10. Chandler KN (1952) The distribution and frequency of record values. J Royal Stat Soc B 14:220–228Google Scholar
  11. Choi G et al (2009) Changes in means and extreme events of temperature and precipitation in the Asia-Pacific network region: 1955–2007. Int J Climatol 29:1906–1925CrossRefGoogle Scholar
  12. Ciais Ph et al (2005) Europe-wide reduction in primary productivity caused by the heat and drought in 2003. Nature 437:529–533CrossRefGoogle Scholar
  13. Cochrane D, Orcutt GH (1949) Application of least squares regression to relationships containing auto-correlated error terms. J Am Stat Assoc 44:32–61Google Scholar
  14. Curriero FC, Heiner K, Zeger S, Samet JM, Patz JA (2002) Temperature and mortality in 11 cities of the eastern United States. Am J Epidemiol 155:80–87CrossRefGoogle Scholar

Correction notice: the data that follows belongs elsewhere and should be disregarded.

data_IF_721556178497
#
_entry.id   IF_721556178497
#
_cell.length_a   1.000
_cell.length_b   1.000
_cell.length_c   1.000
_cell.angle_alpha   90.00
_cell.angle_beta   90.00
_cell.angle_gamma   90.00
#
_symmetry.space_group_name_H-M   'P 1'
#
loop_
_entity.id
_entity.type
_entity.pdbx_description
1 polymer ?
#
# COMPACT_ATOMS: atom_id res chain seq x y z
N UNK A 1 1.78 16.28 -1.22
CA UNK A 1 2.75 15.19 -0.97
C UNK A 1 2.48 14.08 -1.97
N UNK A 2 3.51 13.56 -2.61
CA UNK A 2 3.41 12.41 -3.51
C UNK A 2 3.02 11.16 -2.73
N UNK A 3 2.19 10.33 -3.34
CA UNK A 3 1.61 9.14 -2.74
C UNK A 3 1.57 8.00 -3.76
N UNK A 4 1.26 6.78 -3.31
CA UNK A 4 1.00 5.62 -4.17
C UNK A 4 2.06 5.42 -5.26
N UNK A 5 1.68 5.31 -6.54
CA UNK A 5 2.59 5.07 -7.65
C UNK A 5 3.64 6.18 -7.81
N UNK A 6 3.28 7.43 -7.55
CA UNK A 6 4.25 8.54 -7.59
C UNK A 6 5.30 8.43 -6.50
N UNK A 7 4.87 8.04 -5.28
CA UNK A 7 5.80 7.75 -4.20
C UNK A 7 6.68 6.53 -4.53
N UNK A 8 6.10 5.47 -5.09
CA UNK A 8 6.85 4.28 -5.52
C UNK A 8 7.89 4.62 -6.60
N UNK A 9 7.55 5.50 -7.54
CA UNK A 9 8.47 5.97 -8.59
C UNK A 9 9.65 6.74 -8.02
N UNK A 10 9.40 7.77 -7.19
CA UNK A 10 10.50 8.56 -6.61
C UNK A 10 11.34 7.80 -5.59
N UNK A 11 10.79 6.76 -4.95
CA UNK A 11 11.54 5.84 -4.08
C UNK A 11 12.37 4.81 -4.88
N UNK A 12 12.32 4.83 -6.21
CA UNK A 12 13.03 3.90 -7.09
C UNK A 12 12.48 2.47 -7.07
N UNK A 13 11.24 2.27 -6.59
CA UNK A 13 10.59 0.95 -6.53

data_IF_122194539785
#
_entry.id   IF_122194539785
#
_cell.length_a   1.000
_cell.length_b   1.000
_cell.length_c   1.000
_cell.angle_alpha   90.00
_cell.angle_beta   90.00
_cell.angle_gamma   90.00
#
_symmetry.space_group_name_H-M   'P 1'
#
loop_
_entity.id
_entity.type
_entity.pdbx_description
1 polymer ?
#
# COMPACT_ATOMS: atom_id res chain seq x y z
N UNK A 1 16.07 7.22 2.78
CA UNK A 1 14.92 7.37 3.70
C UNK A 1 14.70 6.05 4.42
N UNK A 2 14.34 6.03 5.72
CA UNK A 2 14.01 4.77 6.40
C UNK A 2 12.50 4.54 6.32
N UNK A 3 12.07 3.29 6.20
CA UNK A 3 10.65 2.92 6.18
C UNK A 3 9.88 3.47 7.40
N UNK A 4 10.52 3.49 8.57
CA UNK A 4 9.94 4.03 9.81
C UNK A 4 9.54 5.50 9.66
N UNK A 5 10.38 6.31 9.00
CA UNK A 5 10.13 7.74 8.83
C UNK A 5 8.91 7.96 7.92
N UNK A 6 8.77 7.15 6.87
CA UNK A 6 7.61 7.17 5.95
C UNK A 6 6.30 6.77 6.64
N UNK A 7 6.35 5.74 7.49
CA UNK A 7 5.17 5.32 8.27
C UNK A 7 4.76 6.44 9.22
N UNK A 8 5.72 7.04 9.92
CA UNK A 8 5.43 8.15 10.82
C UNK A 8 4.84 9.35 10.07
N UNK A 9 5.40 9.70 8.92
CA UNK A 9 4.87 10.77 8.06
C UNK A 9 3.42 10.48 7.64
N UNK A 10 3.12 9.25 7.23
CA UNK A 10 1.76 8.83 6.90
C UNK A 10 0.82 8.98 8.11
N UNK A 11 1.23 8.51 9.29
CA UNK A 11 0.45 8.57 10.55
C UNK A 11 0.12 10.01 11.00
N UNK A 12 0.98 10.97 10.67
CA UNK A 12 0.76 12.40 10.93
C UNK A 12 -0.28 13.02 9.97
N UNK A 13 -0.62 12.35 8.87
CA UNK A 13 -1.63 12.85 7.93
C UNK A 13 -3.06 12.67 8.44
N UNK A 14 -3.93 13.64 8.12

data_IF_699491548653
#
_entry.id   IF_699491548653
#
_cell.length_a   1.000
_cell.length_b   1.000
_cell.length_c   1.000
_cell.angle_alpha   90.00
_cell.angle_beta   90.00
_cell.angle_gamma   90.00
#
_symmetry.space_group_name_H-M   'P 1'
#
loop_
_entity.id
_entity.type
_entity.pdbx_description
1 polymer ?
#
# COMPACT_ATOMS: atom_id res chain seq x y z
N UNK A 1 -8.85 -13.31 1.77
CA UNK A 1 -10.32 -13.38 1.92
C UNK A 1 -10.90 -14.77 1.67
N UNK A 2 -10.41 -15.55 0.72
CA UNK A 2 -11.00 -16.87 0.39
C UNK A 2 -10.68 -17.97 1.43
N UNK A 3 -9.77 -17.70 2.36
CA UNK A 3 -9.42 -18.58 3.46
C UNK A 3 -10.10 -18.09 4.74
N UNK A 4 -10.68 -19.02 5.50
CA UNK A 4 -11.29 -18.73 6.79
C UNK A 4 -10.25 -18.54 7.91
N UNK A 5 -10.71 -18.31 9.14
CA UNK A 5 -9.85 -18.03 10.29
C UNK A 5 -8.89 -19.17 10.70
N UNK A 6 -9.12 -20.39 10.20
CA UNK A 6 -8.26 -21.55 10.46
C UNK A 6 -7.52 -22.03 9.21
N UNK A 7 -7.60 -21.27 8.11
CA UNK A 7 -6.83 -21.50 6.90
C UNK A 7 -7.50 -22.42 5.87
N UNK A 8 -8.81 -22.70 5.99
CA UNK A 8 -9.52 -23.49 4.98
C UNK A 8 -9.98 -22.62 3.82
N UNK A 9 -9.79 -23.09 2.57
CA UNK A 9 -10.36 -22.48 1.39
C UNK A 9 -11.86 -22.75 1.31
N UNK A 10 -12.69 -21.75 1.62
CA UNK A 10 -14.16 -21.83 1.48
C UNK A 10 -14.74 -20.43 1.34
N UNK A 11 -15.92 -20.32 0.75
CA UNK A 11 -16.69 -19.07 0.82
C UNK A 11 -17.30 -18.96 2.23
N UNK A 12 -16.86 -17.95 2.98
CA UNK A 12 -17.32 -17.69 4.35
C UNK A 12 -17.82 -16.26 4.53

15. Easterling DR et al (1997) Maximum and minimum temperature trends for the globe. Science 277:364–367CrossRefGoogle Scholar
  16. Easterling DR et al (2000) Climate extremes: observations, modeling, and impacts. Science 289:2068–2074CrossRefGoogle Scholar
  17. Frich P et al (2002) Observed coherent changes in climatic extremes during the second half of the twentieth century. Clim Res 19:193–212CrossRefGoogle Scholar
  18. Githeko AK, Ndegwa W (2001) Predicting malaria epidemics in the Kenyan Highlands using climate data: a tool for decision makers. Glob Change Hum Health 2:54–63CrossRefGoogle Scholar
  19. Gordon AH (1992) Interhemispheric contrasts of mean global temperature anomalies. Int J Climatol 12:1–9CrossRefGoogle Scholar